In addition to evidence of the role that Grandpa played at the Nüremberg trials, Dick found a hand-drawn map of the concentration camp in Dachau with Grandpa’s writing on it. We know Grandpa was at Dachau after it was liberated, but we’re not sure when.

Honestly, I don’t remember my grandfather as a kind man. Though he was a “man of God,” religion seemed to be largely an intellectual exercise for him—not something he put into practice in his daily life. He originally wanted to become a doctor, but World War II put an end to that, so he became a chaplain instead. I did not know him to be a spiritual man. He often insulted and demeaned Danny and my father, which made him hard to trust and still harder to like.

Retired Lieutenant Colonel Gary W. Roush, Sr.

What’s interesting to me is that, in spite of his Nüremberg and Dachau experiences—which might’ve led most Americans to draw unfavorable conclusions about the German people—it was Grandpa who met my mother, a German citizen, and insisted on introducing her to his son.

My German grandparents were Methodist descendants of Huguenots who were convinced Hitler was the Antichrist. At the end of the war, when Hitler was running out of men of draftable age, my Opa (grandfather) was drafted in his 40s and served as a cook in the Navy. My uncle was drafted into the SS at 17, but Oma (my grandmother) worked diligently to change that and succeeded. He became a Gebirgsjäger (mountain infantryman) instead, and both my Opa and uncle survived the war without seeing combat. Onkel Walter became a Methodist minister and met Grandpa, a Methodist Army chaplain, which led to the introduction of Mom and Dad. Which led to me.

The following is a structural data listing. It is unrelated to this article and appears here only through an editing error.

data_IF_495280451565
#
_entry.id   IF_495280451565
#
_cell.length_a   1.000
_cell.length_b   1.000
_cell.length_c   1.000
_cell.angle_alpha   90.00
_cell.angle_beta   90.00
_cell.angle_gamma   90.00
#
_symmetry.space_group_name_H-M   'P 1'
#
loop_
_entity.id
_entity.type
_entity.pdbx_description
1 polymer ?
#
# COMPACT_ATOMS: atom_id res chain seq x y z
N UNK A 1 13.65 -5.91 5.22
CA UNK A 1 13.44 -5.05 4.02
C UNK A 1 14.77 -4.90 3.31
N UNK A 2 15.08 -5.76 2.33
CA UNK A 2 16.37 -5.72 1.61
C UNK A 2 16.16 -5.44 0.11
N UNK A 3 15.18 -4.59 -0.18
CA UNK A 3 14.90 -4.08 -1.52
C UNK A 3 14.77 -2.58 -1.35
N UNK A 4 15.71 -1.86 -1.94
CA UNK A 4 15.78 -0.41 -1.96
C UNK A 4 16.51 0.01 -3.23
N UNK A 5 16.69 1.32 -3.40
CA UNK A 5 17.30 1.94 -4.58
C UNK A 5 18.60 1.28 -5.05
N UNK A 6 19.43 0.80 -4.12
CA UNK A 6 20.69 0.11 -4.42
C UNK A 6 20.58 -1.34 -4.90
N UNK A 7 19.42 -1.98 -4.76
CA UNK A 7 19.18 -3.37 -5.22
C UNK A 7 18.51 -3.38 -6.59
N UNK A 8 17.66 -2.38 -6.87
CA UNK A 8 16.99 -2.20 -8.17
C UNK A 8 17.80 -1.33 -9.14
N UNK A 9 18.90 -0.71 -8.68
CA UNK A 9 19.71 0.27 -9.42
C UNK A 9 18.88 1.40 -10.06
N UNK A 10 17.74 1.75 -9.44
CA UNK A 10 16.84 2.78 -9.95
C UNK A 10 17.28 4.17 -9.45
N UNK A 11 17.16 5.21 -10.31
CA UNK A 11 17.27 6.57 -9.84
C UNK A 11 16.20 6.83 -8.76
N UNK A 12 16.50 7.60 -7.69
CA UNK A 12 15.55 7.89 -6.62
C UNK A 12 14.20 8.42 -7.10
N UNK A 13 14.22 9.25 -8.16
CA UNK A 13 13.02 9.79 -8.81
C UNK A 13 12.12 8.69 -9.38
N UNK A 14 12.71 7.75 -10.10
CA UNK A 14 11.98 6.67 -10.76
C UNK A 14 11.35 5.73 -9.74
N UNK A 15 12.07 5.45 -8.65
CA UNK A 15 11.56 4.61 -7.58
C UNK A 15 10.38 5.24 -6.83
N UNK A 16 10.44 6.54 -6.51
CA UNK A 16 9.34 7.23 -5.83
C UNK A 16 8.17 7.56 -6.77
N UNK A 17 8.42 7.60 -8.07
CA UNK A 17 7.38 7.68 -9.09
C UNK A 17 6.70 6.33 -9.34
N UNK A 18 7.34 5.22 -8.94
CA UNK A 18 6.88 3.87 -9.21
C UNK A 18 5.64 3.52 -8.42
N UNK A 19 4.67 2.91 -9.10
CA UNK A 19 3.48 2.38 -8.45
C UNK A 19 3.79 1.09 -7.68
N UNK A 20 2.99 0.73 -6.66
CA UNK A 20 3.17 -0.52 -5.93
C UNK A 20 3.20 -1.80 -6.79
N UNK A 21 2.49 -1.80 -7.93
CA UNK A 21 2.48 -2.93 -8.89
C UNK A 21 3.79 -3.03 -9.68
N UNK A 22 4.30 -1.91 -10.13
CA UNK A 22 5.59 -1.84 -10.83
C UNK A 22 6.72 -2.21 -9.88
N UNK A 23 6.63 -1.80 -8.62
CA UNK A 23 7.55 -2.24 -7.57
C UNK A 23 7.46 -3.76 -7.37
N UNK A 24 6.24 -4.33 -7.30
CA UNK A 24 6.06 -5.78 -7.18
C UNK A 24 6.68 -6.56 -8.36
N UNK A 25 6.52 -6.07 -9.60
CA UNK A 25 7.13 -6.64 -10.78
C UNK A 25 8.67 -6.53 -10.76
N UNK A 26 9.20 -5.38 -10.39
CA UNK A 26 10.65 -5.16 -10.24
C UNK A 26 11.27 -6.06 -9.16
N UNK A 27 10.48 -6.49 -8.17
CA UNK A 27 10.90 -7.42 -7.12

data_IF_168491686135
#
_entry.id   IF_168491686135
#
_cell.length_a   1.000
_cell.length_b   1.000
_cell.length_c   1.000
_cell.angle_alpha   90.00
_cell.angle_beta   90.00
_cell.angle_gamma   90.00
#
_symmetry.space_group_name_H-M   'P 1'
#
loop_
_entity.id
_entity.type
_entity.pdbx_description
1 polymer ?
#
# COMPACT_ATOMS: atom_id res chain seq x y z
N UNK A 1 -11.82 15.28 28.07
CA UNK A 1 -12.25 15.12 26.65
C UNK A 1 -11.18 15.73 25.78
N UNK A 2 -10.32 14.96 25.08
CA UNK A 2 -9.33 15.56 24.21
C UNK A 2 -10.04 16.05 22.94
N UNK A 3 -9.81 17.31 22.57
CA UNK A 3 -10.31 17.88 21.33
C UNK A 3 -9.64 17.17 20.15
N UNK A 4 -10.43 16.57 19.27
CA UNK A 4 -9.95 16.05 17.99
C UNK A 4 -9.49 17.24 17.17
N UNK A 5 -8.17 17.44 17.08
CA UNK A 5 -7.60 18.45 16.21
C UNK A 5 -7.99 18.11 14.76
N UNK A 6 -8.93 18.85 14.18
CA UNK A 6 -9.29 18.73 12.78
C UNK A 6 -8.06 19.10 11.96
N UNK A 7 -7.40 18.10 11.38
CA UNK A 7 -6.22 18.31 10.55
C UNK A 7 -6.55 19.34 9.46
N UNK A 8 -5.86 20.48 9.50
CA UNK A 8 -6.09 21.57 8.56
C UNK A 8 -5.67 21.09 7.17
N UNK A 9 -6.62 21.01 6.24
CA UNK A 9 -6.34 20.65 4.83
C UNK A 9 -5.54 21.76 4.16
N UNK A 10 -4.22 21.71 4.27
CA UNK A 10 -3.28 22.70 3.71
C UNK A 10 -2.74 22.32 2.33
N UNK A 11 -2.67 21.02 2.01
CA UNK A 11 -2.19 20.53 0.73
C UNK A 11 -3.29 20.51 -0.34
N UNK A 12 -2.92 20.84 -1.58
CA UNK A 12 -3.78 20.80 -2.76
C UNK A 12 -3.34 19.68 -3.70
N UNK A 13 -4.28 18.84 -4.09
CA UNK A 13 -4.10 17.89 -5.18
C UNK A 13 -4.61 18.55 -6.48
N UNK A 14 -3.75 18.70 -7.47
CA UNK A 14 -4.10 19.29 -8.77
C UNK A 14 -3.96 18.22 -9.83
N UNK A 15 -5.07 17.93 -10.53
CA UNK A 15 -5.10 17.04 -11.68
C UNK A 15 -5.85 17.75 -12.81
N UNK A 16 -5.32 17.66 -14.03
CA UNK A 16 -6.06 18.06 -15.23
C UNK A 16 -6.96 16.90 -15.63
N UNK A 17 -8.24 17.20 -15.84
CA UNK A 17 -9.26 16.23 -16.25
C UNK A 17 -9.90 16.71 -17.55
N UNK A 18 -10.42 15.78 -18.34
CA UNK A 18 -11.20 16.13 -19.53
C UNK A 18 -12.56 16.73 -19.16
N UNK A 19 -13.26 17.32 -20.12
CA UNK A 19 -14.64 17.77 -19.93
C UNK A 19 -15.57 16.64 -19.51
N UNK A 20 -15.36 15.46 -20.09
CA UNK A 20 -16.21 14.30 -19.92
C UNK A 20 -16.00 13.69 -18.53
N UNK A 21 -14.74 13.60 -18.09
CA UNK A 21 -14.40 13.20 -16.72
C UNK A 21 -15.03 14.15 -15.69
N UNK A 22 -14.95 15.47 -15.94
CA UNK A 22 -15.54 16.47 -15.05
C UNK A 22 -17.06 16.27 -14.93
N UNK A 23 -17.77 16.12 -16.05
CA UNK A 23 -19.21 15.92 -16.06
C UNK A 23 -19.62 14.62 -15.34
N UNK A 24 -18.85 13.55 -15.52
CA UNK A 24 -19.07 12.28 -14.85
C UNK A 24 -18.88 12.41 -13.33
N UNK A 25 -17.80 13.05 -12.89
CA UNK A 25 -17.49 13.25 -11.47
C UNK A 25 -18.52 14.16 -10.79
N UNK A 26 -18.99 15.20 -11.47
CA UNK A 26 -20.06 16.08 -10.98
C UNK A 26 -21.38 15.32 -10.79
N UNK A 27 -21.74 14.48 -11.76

Danny, Grandpa, and Onkel Walter with my uncle  Bill

Danny, Grandpa, and Onkel Walter with my uncle Bill on Mom and Dad’s wedding day

I owe my existence to Grandpa. Somehow, what I learned about his involvement at Nüremberg and Dachau helped me see him in a different light. He didn’t judge Germans by the worst he’d seen of them. He saw what author and historian Robert Abzug says was “the trappedness of good people in the machinations of history at its most evil.” He saw the good in my mom, wanted that for his son, and it didn’t take long for Dad to realize he was right. I have rarely seen a man love a woman the way my dad loved my mom.

When I look at the following picture of Mom and Dad, whose people had been enemies little more than a decade before they met, I think of the song, “Let there be peace on Earth, and let it begin with me.” I never viewed Grandpa as spiritual. But he held a practical vision of peace that enabled him to welcome a German woman into his American family. Peace began with him. And it led to me.

Mom and Dad on their wedding day

Irmgard and Gary Roush, Jr. on their wedding day

Soul mates, courage, and happiness

The “Happy” image from the Mixed Emotions card deck (c) 2012 Kris Wiltse

If I were blind, how would you explain “yellow” to me? “It looks like the sun feels on your skin,” perhaps. Or, “It looks like lemonade tastes.”